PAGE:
Use your voice to oppose SB 1028, Alternate Charter School Authorizer, which harms public schools, on the agenda tomorrow, Thursday, (4.8.21), in Senate Appropriations Subcommittee on Education.
For the fourth time in as many years, Florida politicians seek to strip School Boards of their Constitutional Authority to approve and supervise district Charter Schools. SB 1028, by Sen. Travis Hutson, R, allows any Florida university or college to become an Alternate Charter School Authorizer, empowered to approve and open charters, including corporate chains, anywhere the institution has educational reach. Meaning large universities can open charters all over the state without demonstrating need, further cutting deeply into the K-12 education budget pie, defunding district schools.
As written, SB 1028 and its companion, HB 51 are unconstitutional. Legislators understand deleting school board powers requires a constitutional amendment on a general ballot plus 60% of the vote to become law. In 2018, legislators attempted Amendment 8 to pass an Alternate Charter School Authorizer, which failed to make it onto the ballot.
Leveraging the Alternate Charter School Authorizer against school board authority strikes at every voter’s right to local representation. Florida taxpayers who invest in public schools through property taxes and locally raised funds, never envisioned these limited public dollars being used to build endless duplicate charter school seats that may never be filled.
Remember, most charter schools belong to chains owned by private corporations profiting from public funds.
There are a total of six bills with similar language, meaning SB 1028 and the radical Alternate Charter School Authorizer will likely end up in a confusing “train” bill stuffed with unrelated issues declared “must pass” by political leadership.
Here are the reasons to oppose SB 1028:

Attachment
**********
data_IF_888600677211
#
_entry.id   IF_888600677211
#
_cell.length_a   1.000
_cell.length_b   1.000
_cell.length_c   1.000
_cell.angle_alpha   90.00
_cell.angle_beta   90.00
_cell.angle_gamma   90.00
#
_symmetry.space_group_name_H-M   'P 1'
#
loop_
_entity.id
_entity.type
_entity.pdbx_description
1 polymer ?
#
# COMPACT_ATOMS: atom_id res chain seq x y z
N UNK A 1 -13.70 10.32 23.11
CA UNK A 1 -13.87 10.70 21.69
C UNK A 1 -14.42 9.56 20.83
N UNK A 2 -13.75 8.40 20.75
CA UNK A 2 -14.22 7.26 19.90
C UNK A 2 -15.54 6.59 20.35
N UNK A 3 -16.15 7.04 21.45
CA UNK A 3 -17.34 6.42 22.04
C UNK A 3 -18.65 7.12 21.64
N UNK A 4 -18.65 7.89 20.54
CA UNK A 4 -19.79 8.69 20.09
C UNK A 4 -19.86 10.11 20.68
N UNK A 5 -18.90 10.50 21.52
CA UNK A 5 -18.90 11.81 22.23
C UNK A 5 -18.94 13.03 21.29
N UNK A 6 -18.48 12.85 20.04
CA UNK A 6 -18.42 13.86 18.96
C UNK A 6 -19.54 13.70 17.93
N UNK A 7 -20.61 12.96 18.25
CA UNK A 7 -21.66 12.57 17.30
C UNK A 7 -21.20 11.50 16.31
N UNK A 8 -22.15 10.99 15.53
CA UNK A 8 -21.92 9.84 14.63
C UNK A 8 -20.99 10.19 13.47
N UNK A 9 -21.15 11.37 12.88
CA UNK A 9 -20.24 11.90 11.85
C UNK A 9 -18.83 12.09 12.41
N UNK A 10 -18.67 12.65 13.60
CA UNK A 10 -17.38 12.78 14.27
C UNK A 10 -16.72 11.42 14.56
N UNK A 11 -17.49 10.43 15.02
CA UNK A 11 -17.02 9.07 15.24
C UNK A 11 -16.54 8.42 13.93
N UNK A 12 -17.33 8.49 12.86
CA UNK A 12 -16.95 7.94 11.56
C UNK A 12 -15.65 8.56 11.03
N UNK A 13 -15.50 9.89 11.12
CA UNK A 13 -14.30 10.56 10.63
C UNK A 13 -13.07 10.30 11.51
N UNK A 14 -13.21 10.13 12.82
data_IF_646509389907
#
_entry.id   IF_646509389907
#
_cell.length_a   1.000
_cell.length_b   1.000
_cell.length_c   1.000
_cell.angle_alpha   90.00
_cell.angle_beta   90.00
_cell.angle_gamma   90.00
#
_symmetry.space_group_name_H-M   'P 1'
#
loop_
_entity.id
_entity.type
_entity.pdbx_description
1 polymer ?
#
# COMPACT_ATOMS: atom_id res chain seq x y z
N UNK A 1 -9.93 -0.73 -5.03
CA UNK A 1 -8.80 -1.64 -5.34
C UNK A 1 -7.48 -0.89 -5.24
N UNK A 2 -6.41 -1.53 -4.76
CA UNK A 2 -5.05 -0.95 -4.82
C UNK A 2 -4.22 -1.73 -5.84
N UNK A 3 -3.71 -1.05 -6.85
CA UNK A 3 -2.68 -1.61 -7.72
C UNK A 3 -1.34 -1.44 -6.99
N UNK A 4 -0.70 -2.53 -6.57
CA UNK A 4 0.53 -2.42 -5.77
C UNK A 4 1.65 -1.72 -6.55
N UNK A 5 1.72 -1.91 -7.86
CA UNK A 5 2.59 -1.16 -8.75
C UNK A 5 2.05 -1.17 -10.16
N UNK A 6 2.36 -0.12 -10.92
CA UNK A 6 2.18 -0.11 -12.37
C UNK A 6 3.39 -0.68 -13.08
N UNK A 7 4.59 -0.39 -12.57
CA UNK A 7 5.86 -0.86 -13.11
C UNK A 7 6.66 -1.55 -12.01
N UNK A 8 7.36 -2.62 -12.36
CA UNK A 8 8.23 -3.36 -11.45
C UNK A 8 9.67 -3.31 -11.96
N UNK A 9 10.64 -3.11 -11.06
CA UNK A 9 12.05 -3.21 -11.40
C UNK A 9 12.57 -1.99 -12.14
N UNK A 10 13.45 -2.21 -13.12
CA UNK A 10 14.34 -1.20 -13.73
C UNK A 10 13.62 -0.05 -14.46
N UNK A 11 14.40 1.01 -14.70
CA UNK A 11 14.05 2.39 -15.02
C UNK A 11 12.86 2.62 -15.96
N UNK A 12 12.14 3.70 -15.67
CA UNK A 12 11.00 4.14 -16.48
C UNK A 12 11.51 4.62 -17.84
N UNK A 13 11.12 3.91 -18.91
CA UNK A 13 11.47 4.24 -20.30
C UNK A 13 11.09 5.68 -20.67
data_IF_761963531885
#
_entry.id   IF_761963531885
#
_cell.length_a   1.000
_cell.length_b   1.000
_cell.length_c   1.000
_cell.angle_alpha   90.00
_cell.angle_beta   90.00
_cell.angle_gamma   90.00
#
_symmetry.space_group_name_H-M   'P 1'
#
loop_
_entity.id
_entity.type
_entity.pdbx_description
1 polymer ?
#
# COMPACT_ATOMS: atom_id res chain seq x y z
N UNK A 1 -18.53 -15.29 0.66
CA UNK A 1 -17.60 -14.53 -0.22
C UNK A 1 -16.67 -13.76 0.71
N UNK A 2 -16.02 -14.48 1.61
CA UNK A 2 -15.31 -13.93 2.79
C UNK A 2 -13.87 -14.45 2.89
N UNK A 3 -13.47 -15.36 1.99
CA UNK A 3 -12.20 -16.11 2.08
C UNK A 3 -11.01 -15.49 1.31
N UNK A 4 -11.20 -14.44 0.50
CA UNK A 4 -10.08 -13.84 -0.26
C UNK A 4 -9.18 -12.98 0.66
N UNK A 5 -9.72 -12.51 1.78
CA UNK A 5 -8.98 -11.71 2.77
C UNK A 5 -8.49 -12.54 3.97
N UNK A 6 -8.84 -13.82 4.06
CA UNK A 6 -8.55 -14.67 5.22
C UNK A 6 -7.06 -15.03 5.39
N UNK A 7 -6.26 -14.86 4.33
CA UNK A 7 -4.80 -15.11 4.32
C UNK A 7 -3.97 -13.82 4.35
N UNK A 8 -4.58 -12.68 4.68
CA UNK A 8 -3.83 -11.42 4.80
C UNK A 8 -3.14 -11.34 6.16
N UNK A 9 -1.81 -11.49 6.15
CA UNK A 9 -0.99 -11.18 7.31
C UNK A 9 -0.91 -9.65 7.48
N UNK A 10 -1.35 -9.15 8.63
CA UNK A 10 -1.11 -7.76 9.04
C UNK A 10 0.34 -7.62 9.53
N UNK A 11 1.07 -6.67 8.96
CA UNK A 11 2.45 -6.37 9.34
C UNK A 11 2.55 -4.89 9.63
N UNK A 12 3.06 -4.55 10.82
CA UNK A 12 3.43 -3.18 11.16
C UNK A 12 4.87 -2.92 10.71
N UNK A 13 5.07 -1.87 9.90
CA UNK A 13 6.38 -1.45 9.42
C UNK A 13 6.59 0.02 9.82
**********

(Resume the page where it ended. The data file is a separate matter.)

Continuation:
- SB 1928 and HB 51 are unconstitutional, as no bill can alter the constitutional authority of school boards, only voters can do that through a statewide ballot vote.
- Violates school board authority by unconstitutionally shifting that power to the Commissioner of Education, allowing him to authorize charter school replication.
- Designates Florida Universities and Colleges as an Alternate Charter School Authorizer bypassing the constitutional authority of duly elected school boards.
- No cap on the number of charters that can be approved by the Alternate Charter School Authorizer
- District charters, whose contract has expired, may move to the Alternate Charter School Authorizer, depleting student enrollment and taking with them funding used to develop real estate, buildings, and other taxpayer subsidized assets.
- Charter schools approved by the Alternate Charter School Authorizer are entitled to all funding provided to district schools including gross state and local funds, discretionary lottery funds, and funds from the school district’s current operating discretionary millage levy.
Your letters will go to:
Senate Appropriations Subcommittee on Education
Sen. Doug Broxson, Chair, R, District 1
Sen. Manny Diaz, Jr., Vice Chair, R, District 36
Sen. Janet Cruz, D, District 18
Sen. Audrey Gibson,D, District 6
Sen. Joe Gruters, R, District 23
Sen. Travis Hutson, R, District 7
Sen. Katheen Passidomo, R, District 28
Sen. Tina Scott Polsky,D, District 29
Sen. Tom A. Wright, R, District 14
House Education and Employment Committee select members
Rep. Chris Latvala, chair, R, District 67
Rep. Stan McClain, Bill Sponsor, HB 51 and Vice Chair, R, District 23
Rep. Patricia Williams, Ranking Member, D, District 92